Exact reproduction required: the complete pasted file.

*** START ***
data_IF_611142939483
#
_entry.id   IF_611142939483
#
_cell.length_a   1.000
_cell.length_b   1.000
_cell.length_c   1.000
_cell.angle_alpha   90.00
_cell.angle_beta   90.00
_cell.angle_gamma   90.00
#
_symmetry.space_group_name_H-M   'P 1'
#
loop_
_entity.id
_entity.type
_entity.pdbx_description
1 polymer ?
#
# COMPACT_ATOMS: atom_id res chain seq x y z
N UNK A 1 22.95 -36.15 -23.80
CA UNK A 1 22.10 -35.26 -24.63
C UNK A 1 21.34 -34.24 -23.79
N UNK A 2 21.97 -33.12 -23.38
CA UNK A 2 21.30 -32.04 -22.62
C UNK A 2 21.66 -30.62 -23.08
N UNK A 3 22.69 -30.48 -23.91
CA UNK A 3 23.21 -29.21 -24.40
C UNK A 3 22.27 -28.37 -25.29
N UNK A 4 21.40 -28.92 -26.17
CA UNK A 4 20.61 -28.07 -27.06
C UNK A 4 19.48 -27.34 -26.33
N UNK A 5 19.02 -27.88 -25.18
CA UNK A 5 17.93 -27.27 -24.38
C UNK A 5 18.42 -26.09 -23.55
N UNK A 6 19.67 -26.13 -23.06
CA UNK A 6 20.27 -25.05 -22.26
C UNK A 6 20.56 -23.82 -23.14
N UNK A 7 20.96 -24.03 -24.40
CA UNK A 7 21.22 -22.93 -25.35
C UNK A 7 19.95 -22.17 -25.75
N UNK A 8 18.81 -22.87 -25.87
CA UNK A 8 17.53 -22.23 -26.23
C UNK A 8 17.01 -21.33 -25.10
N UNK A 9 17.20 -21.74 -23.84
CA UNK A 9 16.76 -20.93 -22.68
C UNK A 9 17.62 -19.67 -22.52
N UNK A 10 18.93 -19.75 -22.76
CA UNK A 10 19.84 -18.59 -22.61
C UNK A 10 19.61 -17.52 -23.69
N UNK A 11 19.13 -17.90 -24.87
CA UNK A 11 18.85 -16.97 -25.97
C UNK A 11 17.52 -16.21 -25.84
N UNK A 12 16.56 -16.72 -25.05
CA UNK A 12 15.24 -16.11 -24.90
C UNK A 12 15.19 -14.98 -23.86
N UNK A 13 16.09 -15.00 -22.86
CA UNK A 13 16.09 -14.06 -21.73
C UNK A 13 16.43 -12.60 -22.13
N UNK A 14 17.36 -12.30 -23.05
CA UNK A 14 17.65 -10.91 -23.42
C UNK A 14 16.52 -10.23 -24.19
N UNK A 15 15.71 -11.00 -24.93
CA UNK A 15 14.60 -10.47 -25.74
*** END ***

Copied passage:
data_IF_611142939483
#
_entry.id   IF_611142939483
#
_cell.length_a   1.000
_cell.length_b   1.000
_cell.length_c   1.000
_cell.angle_alpha   90.00
_cell.angle_beta   90.00
_cell.angle_gamma   90.00
#
_symmetry.space_group_name_H-M   'P 1'
#
loop_
_entity.id
_entity.type
_entity.pdbx_description
1 polymer ?
#
# COMPACT_ATOMS: atom_id res chain seq x y z
N UNK A 1 22.95 -36.15 -23.80
CA UNK A 1 22.10 -35.26 -24.63
C UNK A 1 21.34 -34.24 -23.79
N UNK A 2 21.97 -33.12 -23.38
CA UNK A 2 21.30 -32.04 -22.62
C UNK A 2 21.66 -30.62 -23.08
N UNK A 3 22.69 -30.48 -23.91
CA UNK A 3 23.21 -29.21 -24.40
C UNK A 3 22.27 -28.37 -25.29
N UNK A 4 21.40 -28.92 -26.17
CA UNK A 4 20.61 -28.07 -27.06
C UNK A 4 19.48 -27.34 -26.33
N UNK A 5 19.02 -27.88 -25.18
CA UNK A 5 17.93 -27.27 -24.38
C UNK A 5 18.42 -26.09 -23.55
N UNK A 6 19.67 -26.13 -23.06
CA UNK A 6 20.27 -25.05 -22.26
C UNK A 6 20.56 -23.82 -23.14
N UNK A 7 20.96 -24.03 -24.40
CA UNK A 7 21.22 -22.93 -25.35
C UNK A 7 19.95 -22.17 -25.75
N UNK A 8 18.81 -22.87 -25.87
CA UNK A 8 17.53 -22.23 -26.23
C UNK A 8 17.01 -21.33 -25.10
N UNK A 9 17.20 -21.74 -23.84
CA UNK A 9 16.76 -20.93 -22.68
C UNK A 9 17.62 -19.67 -22.52
N UNK A 10 18.93 -19.75 -22.76
CA UNK A 10 19.84 -18.59 -22.61
C UNK A 10 19.61 -17.52 -23.69
N UNK A 11 19.13 -17.90 -24.87
CA UNK A 11 18.85 -16.97 -25.97
C UNK A 11 17.52 -16.21 -25.84
N UNK A 12 16.56 -16.72 -25.05
CA UNK A 12 15.24 -16.11 -24.90
C UNK A 12 15.19 -14.98 -23.86
N UNK A 13 16.09 -15.00 -22.86
CA UNK A 13 16.09 -14.06 -21.73
C UNK A 13 16.43 -12.60 -22.13
N UNK A 14 17.36 -12.30 -23.05
CA UNK A 14 17.65 -10.91 -23.42
C UNK A 14 16.52 -10.23 -24.19
N UNK A 15 15.71 -11.00 -24.93
CA UNK A 15 14.60 -10.47 -25.74